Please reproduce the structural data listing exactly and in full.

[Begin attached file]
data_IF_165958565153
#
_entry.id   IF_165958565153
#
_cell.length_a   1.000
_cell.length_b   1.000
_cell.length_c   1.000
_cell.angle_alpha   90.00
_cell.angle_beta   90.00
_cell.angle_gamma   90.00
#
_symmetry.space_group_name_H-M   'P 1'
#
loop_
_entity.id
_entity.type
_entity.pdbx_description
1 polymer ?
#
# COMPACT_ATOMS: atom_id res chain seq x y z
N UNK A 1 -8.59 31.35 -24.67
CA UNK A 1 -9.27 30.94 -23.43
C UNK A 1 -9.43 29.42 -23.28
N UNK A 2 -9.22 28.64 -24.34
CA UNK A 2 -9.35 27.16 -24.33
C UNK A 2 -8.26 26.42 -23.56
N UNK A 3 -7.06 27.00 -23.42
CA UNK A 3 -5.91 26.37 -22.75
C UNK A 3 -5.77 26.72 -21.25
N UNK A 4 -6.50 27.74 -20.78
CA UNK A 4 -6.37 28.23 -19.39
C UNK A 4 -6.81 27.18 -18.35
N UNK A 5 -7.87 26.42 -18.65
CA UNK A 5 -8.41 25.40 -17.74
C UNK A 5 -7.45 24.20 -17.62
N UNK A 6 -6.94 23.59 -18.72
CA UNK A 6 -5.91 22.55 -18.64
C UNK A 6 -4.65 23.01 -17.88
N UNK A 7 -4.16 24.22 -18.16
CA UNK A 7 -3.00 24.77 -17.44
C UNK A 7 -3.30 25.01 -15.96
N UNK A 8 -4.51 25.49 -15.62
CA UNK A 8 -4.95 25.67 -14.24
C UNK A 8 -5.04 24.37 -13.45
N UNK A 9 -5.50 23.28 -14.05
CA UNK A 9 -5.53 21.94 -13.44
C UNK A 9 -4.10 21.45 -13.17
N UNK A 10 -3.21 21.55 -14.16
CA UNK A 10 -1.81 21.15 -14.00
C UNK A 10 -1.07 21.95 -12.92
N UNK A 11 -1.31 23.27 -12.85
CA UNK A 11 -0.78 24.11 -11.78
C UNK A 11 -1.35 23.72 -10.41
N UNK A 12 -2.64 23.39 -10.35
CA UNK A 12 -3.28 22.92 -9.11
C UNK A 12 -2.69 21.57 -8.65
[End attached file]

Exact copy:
data_IF_165958565153
#
_entry.id   IF_165958565153
#
_cell.length_a   1.000
_cell.length_b   1.000
_cell.length_c   1.000
_cell.angle_alpha   90.00
_cell.angle_beta   90.00
_cell.angle_gamma   90.00
#
_symmetry.space_group_name_H-M   'P 1'
#
loop_
_entity.id
_entity.type
_entity.pdbx_description
1 polymer ?
#
# COMPACT_ATOMS: atom_id res chain seq x y z
N UNK A 1 -8.59 31.35 -24.67
CA UNK A 1 -9.27 30.94 -23.43
C UNK A 1 -9.43 29.42 -23.28
N UNK A 2 -9.22 28.64 -24.34
CA UNK A 2 -9.35 27.16 -24.33
C UNK A 2 -8.26 26.42 -23.56
N UNK A 3 -7.06 27.00 -23.42
CA UNK A 3 -5.91 26.37 -22.75
C UNK A 3 -5.77 26.72 -21.25
N UNK A 4 -6.50 27.74 -20.78
CA UNK A 4 -6.37 28.23 -19.39
C UNK A 4 -6.81 27.18 -18.35
N UNK A 5 -7.87 26.42 -18.65
CA UNK A 5 -8.41 25.40 -17.74
C UNK A 5 -7.45 24.20 -17.62
N UNK A 6 -6.94 23.59 -18.72
CA UNK A 6 -5.91 22.55 -18.64
C UNK A 6 -4.65 23.01 -17.88
N UNK A 7 -4.16 24.22 -18.16
CA UNK A 7 -3.00 24.77 -17.44
C UNK A 7 -3.30 25.01 -15.96
N UNK A 8 -4.51 25.49 -15.62
CA UNK A 8 -4.95 25.67 -14.24
C UNK A 8 -5.04 24.37 -13.45
N UNK A 9 -5.50 23.28 -14.05
CA UNK A 9 -5.53 21.94 -13.44
C UNK A 9 -4.10 21.45 -13.17
N UNK A 10 -3.21 21.55 -14.16
CA UNK A 10 -1.81 21.15 -14.00
C UNK A 10 -1.07 21.95 -12.92
N UNK A 11 -1.31 23.27 -12.85
CA UNK A 11 -0.78 24.11 -11.78
C UNK A 11 -1.35 23.72 -10.41
N UNK A 12 -2.64 23.39 -10.35
CA UNK A 12 -3.28 22.92 -9.11
C UNK A 12 -2.69 21.57 -8.65